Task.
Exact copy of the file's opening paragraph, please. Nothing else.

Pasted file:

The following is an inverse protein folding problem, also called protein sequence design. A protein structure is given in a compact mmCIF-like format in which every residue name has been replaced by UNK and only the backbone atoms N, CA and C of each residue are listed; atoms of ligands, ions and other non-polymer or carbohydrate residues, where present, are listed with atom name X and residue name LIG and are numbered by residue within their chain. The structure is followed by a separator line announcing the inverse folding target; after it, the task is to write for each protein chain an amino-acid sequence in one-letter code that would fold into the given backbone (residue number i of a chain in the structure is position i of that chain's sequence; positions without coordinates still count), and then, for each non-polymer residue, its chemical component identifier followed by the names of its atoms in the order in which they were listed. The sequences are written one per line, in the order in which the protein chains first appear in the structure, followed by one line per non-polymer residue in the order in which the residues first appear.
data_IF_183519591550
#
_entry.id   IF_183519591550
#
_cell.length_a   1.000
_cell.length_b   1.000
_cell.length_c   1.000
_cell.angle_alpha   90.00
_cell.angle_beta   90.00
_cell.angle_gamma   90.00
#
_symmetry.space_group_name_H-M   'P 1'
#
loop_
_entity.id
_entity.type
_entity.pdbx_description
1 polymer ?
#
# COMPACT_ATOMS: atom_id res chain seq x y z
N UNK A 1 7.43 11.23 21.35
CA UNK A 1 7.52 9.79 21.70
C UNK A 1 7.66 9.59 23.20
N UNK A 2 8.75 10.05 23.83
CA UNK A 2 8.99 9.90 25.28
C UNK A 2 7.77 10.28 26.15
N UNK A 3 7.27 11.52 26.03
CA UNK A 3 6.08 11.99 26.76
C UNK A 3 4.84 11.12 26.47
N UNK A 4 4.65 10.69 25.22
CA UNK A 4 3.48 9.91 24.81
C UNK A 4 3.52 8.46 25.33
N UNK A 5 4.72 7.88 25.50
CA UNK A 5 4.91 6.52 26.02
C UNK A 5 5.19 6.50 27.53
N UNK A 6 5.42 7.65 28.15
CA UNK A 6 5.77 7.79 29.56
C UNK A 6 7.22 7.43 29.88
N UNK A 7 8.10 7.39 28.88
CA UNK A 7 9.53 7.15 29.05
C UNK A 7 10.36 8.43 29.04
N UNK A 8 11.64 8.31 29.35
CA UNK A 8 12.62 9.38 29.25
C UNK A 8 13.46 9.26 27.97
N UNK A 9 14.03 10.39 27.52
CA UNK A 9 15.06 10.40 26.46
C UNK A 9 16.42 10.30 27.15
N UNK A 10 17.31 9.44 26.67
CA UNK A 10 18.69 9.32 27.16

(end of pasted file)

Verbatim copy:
The following is an inverse protein folding problem, also called protein sequence design. A protein structure is given in a compact mmCIF-like format in which every residue name has been replaced by UNK and only the backbone atoms N, CA and C of each residue are listed; atoms of ligands, ions and other non-polymer or carbohydrate residues, where present, are listed with atom name X and residue name LIG and are numbered by residue within their chain. The structure is followed by a separator line announcing the inverse folding target; after it, the task is to write for each protein chain an amino-acid sequence in one-letter code that would fold into the given backbone (residue number i of a chain in the structure is position i of that chain's sequence; positions without coordinates still count), and then, for each non-polymer residue, its chemical component identifier followed by the names of its atoms in the order in which they were listed. The sequences are written one per line, in the order in which the protein chains first appear in the structure, followed by one line per non-polymer residue in the order in which the residues first appear.